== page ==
Each year, in the wee hours of a Sunday morning in March, 60 minutes vanish from the clock. No need to send out a search party — it’s Daylight Saving Time!

Daylight Saving Time (or “Summer Time,” as it’s known in many parts of the world) was created to make better use of the long sunlight hours of the summer. By “springing” clocks forward an hour in March, we move an hour of daylight from the morning to the evening. On the first Sunday in November, we “fall back” and rewind our clocks to return to Standard Time.

But where did Daylight Saving Time come from? And how is it useful?

The idea was first conceived by Benjamin Franklin, but it did not become a standard practice in the United States until 1966. Daylight Saving Time was originally instituted in the United States during World War I and World War II in order to take advantage of longer daylight hours and save energy for the war production.

In the years after World War II, individual states and communities decided whether they wanted to continue observing Daylight Saving Time and when to do so. This meant some cities were an hour behind others even though they were only separated by a few miles on a map.

In order to minimize the confusion, Congress passed the Uniform Time Act in 1966, which standardized the length of Daylight Saving Time for the country.

Daylight Saving Time is most helpful to those who live further from the equator, where daylight hours are much longer in the summer than in the winter. In locations closer to the equator, daylight hours and nighttime hours are nearly the same in length throughout the year.

That’s why many equatorial cities and countries do not participate in Daylight Saving Time. In the United States, there are only a few places that do not observe Daylight Saving Time, including parts of Arizona, Hawaii, Puerto Rico, the U.S. Virgin Islands and American Samoa.

There are currently about 70 countries that participate in Daylight Saving Time, though not necessarily on the same schedule as the United States. Determining who recognizes Daylight Saving Time and when can sound like a very complicated math word problem.

In Europe, Daylight Saving Time runs from the last Sunday in March through the first Sunday in October. In the southern hemisphere, where the summer season begins in December, Daylight Saving Time is recognized from December through March.

Kyrgyzstan and Iceland observe Daylight Saving Time year-round; equatorial countries do not observe Daylight Saving Time at all. Check out this map to see which countries observe DST around the world.

Advocates in support of Daylight Saving Time suggest that in addition to reducing crime and automobile accidents, extended daylight hours also improve energy conservation by allowing people to use less energy to light their businesses and homes. Opposing studies argue the energy saved during Daylight Saving Time is offset by greater energy use during the darker autumn and winter months.

 

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  1. We learned that Benjamin Franklin introduced the idea and eventually the Congress made it official. We were just wondering what year Benjamin Franklin conceived the idea? We did not know that the people in World War I needed more time to prepare for the war.
    We learned a new word, equatorial, which means some place near the equator, and we used background knowledge and context clues to help us.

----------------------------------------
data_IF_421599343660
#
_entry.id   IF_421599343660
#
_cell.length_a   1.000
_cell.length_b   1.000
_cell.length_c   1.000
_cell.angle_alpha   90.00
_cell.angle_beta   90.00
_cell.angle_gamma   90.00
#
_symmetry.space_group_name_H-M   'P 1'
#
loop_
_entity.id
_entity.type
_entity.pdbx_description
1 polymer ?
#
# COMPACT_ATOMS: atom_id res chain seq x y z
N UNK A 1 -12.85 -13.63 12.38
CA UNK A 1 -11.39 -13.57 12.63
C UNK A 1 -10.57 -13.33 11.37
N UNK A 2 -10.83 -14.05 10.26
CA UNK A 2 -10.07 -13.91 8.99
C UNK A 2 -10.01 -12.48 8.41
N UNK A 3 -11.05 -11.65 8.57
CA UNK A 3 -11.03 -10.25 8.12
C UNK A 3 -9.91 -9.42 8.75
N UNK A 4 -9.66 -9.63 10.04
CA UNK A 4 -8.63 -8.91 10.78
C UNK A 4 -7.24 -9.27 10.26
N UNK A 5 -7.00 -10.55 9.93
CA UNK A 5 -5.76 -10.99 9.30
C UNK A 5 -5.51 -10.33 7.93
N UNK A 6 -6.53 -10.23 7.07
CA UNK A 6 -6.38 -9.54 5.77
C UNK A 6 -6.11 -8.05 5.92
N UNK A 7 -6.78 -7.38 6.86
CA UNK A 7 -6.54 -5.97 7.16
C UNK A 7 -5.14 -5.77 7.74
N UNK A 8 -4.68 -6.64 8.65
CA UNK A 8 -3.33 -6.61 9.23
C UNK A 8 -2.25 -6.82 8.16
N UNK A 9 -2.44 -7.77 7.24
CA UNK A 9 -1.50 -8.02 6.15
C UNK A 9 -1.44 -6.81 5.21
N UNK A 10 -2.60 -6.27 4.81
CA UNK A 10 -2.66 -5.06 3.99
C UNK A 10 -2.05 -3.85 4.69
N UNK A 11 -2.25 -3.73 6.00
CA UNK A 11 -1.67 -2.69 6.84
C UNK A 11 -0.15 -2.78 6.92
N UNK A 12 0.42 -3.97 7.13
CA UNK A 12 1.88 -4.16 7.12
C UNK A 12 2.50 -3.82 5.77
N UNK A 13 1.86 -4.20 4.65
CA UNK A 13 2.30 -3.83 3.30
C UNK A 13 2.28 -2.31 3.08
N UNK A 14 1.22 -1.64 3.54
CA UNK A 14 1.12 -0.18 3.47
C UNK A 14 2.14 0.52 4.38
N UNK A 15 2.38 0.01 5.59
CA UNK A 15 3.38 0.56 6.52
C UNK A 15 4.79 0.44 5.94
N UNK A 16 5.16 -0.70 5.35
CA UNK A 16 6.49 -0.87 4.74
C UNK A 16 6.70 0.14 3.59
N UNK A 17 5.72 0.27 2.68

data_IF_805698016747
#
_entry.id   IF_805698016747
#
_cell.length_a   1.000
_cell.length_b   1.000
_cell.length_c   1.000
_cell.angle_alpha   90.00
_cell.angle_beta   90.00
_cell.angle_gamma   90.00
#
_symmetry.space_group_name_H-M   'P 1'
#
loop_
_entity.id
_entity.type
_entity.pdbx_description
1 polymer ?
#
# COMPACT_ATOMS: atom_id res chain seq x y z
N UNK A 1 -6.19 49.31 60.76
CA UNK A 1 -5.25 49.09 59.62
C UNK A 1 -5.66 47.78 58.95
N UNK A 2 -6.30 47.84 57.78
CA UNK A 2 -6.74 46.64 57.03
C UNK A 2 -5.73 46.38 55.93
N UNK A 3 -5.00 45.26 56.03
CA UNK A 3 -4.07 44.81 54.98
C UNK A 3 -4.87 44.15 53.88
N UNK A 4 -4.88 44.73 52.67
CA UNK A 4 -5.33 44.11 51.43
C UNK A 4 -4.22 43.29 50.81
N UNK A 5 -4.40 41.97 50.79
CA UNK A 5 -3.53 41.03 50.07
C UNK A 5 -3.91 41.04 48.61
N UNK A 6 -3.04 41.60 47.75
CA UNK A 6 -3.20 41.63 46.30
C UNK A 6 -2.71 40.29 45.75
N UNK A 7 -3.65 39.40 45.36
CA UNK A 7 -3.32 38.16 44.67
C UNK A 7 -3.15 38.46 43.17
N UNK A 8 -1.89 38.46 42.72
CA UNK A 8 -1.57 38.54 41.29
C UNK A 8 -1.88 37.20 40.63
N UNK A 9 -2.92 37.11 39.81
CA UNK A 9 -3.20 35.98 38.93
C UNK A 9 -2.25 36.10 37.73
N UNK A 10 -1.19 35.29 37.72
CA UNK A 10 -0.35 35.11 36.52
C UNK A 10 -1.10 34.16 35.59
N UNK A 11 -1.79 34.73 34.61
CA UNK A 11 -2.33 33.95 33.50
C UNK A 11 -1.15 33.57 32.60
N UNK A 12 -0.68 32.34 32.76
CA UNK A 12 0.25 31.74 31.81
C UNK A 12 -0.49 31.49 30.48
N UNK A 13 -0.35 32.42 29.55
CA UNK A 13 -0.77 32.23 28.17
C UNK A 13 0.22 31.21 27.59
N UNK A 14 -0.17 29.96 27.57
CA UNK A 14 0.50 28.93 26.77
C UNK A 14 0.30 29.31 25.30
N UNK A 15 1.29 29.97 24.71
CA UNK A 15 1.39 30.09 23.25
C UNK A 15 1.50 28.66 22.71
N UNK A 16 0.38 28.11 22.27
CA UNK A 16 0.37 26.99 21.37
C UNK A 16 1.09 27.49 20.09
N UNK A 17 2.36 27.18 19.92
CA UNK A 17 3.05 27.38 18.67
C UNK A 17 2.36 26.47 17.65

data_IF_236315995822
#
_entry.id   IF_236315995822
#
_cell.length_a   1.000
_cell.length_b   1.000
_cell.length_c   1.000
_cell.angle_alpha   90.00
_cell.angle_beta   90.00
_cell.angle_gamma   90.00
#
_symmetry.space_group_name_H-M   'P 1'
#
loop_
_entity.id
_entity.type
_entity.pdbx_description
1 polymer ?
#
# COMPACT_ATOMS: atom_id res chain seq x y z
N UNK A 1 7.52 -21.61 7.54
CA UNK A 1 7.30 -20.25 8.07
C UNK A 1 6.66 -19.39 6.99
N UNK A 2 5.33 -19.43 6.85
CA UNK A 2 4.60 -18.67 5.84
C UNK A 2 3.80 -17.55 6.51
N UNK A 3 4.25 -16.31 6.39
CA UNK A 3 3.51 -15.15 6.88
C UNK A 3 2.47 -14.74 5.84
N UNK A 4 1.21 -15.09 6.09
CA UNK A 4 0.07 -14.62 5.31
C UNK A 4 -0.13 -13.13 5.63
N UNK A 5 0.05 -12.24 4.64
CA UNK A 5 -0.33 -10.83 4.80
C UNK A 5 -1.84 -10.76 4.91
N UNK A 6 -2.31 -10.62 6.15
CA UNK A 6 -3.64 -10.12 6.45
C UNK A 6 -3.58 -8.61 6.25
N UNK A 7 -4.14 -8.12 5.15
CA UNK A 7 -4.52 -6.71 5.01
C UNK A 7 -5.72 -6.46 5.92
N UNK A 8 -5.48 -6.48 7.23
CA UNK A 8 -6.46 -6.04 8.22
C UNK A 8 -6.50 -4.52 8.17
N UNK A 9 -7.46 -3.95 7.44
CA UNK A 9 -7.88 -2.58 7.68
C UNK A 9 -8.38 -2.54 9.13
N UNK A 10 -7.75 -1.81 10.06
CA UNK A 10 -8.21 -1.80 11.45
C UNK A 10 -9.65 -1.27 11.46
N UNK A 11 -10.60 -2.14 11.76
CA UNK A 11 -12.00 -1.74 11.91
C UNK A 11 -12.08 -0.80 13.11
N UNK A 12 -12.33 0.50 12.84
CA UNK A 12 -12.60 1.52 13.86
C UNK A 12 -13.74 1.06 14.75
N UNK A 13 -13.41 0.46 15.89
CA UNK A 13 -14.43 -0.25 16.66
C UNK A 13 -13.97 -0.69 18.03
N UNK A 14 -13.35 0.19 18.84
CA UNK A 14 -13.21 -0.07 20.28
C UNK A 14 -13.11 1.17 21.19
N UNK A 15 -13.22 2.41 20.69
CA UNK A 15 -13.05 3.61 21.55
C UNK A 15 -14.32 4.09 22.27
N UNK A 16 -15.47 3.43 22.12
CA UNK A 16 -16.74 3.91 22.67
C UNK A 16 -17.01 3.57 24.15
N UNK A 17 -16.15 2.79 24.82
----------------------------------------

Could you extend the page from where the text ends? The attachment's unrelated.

We were surprised that some countries do not follow the daylight savings time, including some places in the United States such as HI and AZ. We learned about 70 countries do participate. We also learned we “fall back” the first Sunday of November which is why we were visiting this WONDER today.

    • WOW, Mrs. Caplin’s Class! You guys learned a LOT from exploring this Wonder of the Day®! We’re sure glad you visited today and let us know all the awesome new things you learned! We did a bit more WONDERing about your Benjamin Franklin question, and found several resources that say he came up with the idea for Daylight Savings Time way back in 1784! :-)

    • Thanks for sharing those two great facts about your grandpa, WonderGirl! Please wish him a very happy birthday from your friends in Wonderopolis! :-)

  2. Good article.
    however, we can not change the number of hours of daylight and darkness so any claims associated with daylight and darkness are not credible. It makes no sense to change the clock; if businesses want to change to summer hours then do so but DO NOT change the clock. I grew up on a farm and we got up with the sun and worked until sundown… nothing to do with the clock.

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Have you ever wondered…

  • Why do we have Daylight Saving Time?
  • Who started Daylight Saving Time?
  • Is Daylight Saving Time observed in the same way all over the world?

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Try It Out

While the debate over the value of Daylight Saving Time continues, firefighters around the country are putting it to good use in order to promote a very important message. When you reach for the clock to “spring forward” and “fall back,” remember to reach for your smoke detector, too!

Changing the clocks is a great reminder to change your smoke detector batteries as well. It is also a perfect opportunity to review your family’s fire escape plan with your child.

Another way to involve your little one is by completing a home fire safety inspection together. Visit Sparky the Fire Dog® online for an inspection checklist and learn more about family fire safety together.

 

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